Thursday, April 1, 2010
National Poetry Month--Good Friday
(photo by Dennis Tang www.flickr.com/photos/tangysd/3348460359/)
George Herbert was born April 3, 1593, in Wales. He was a scholar, an orator, a politician, and a priest in the Church of England, but it is for his poetry that he is remembered today. Influenced by John Donne, his poems use unusual shapes and unique comparisons to make their statements.
by George Herbert
Having been tenant long to a rich Lord,
Not thriving, I resolved to be bold,
And make a suit unto him, to afford
A new small-rented lease, and cancel th’ old.
In heaven at his manor I him sought:
They told me there, that he was lately gone
About some land, which he had dearly bought
Long since on earth, to take possession.
I straight return’d, and knowing his great birth,
Sought him accordingly in great resorts;
In cities, theaters, gardens, parks, and courts:
At length I heard a ragged noise and mirth
Of thieves and murderers: there I him espied,
Who straight, Your suit is granted, said, and died.
Here are the final lines from John Masefield's dramatic poem, "Good Friday":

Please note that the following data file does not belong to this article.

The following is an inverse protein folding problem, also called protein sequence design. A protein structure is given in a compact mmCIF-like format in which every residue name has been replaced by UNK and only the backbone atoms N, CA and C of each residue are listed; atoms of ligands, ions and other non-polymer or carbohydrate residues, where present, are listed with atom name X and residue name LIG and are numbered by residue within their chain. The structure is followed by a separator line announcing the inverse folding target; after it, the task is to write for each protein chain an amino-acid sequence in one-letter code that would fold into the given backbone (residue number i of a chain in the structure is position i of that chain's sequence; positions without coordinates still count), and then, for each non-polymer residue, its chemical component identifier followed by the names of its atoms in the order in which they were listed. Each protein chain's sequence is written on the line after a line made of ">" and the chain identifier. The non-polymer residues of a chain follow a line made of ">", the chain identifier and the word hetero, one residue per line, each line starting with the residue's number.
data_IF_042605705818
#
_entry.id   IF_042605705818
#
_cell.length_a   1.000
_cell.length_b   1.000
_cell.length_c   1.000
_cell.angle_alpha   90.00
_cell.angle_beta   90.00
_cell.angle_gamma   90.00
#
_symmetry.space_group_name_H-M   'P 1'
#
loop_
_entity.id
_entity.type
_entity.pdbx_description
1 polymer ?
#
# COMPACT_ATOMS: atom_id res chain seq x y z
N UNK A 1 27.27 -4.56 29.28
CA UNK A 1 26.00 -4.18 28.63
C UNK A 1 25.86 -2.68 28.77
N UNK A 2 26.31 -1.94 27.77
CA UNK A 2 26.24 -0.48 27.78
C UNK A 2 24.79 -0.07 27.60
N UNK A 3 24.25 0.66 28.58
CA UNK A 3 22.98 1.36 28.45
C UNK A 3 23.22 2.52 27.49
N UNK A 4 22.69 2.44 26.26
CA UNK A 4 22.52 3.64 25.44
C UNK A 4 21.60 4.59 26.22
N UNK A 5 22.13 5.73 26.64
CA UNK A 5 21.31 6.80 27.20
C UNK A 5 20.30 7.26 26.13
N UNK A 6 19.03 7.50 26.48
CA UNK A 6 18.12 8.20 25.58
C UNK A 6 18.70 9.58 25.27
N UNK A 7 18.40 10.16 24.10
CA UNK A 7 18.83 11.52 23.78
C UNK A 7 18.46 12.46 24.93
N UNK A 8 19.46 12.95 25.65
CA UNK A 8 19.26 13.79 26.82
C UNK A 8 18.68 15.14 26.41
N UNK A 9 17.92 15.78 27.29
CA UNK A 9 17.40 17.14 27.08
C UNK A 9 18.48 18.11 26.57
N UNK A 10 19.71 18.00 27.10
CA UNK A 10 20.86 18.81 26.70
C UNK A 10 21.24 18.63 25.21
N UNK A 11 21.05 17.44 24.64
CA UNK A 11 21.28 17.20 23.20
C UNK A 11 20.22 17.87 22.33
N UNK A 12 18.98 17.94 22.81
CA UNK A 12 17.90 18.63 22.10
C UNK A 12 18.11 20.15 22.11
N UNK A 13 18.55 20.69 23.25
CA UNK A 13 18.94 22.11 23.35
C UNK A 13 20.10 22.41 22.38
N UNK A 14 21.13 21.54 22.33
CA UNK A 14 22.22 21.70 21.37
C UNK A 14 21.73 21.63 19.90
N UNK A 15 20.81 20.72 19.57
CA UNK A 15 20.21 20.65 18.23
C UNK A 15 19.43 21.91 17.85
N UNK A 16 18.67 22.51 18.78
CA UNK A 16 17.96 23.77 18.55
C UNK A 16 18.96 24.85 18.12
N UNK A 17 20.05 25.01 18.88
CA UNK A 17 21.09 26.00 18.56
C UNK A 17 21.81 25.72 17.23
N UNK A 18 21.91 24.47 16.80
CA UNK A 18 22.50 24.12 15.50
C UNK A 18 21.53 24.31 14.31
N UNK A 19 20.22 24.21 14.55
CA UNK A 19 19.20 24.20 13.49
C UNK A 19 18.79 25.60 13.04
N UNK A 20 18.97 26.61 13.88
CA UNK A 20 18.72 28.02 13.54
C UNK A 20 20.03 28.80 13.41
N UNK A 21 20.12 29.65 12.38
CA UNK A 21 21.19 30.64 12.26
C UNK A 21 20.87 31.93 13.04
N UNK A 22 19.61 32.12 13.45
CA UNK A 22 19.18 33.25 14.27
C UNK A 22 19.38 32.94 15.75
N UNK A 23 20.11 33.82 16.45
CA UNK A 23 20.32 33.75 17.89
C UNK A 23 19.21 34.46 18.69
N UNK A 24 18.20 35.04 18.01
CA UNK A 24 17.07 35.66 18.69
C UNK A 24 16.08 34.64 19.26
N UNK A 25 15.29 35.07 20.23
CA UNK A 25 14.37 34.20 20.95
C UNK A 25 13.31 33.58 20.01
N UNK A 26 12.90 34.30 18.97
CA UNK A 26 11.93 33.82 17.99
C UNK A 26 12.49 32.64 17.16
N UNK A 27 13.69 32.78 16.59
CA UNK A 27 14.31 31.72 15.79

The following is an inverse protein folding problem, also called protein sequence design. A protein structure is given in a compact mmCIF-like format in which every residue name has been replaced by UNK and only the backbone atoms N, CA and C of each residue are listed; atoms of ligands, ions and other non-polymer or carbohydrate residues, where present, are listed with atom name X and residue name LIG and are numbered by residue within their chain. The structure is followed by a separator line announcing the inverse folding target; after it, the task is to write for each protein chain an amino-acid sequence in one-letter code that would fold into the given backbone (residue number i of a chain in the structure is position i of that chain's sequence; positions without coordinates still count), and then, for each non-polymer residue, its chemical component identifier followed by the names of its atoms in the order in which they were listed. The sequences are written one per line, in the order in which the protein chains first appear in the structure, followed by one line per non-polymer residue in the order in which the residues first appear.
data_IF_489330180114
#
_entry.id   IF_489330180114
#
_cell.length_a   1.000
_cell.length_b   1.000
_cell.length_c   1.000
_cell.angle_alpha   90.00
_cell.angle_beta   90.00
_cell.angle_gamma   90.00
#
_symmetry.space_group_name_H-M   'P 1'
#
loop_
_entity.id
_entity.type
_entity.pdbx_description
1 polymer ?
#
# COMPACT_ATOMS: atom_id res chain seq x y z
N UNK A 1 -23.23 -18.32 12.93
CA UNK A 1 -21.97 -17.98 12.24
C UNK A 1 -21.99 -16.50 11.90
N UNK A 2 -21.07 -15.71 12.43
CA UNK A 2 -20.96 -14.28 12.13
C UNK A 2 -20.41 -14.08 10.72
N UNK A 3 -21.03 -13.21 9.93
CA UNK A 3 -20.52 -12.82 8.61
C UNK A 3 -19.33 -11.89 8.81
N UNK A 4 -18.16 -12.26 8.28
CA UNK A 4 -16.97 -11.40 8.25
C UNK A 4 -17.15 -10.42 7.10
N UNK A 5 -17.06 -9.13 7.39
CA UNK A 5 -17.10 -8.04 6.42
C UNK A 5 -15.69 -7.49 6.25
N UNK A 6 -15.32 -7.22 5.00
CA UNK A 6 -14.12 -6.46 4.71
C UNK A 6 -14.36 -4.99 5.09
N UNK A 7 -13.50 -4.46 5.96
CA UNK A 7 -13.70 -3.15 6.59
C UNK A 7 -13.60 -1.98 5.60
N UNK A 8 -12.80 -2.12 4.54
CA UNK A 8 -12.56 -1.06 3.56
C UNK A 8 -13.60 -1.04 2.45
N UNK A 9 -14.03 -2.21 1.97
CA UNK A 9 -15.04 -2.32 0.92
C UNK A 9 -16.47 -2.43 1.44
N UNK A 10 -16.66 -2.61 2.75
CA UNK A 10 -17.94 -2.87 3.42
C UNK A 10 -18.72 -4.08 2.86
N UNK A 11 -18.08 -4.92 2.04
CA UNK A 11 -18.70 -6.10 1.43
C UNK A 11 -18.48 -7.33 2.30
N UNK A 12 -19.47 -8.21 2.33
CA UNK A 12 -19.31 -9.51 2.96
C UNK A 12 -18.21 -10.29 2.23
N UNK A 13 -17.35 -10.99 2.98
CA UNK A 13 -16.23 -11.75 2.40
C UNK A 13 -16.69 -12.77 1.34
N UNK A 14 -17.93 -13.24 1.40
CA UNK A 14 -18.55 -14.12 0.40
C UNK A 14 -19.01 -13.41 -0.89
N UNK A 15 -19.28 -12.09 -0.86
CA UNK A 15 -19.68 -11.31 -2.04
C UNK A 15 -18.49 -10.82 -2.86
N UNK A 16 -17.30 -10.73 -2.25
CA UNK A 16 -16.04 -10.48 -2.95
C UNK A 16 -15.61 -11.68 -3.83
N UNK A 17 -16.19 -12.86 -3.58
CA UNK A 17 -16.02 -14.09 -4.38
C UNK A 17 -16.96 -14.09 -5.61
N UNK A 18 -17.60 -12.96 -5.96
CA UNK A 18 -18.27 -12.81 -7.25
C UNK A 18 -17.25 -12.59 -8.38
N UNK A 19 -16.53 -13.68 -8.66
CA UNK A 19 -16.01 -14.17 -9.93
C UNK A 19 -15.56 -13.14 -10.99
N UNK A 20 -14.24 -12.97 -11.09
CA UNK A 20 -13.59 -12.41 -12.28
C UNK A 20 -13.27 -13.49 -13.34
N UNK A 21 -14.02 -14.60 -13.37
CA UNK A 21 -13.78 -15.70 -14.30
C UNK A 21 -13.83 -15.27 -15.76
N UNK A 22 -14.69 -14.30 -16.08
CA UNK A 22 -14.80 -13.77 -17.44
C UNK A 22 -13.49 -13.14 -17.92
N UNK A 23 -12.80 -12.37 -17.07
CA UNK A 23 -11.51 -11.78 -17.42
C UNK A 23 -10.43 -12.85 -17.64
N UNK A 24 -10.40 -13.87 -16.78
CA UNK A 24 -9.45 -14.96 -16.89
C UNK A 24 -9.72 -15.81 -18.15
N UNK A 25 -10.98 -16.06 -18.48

MADMAN. Only a penny, a penny,
Lilies brighter than any,
Lilies whiter than snow. [He feels that he is
Beautiful lilies grow
Wherever the truth so sweet
Has trodden with bloody feet,
Has stood with a bloody brow.
Friend, it is over now,
The passion, the sweat, the pains,
Only the truth remains. [He lays lilies down.]
I cannot see what others see;
Wisdom alone is kind to me,
Wisdom that comes from Agony.
Wisdom that lives in the pure skies,
The untouched star, the spirit's eyes;
O Beauty, touch me, make me wise.
More Good Friday poems are found at As Iron Sharpens Iron. Do you know of others? If so, send them my way.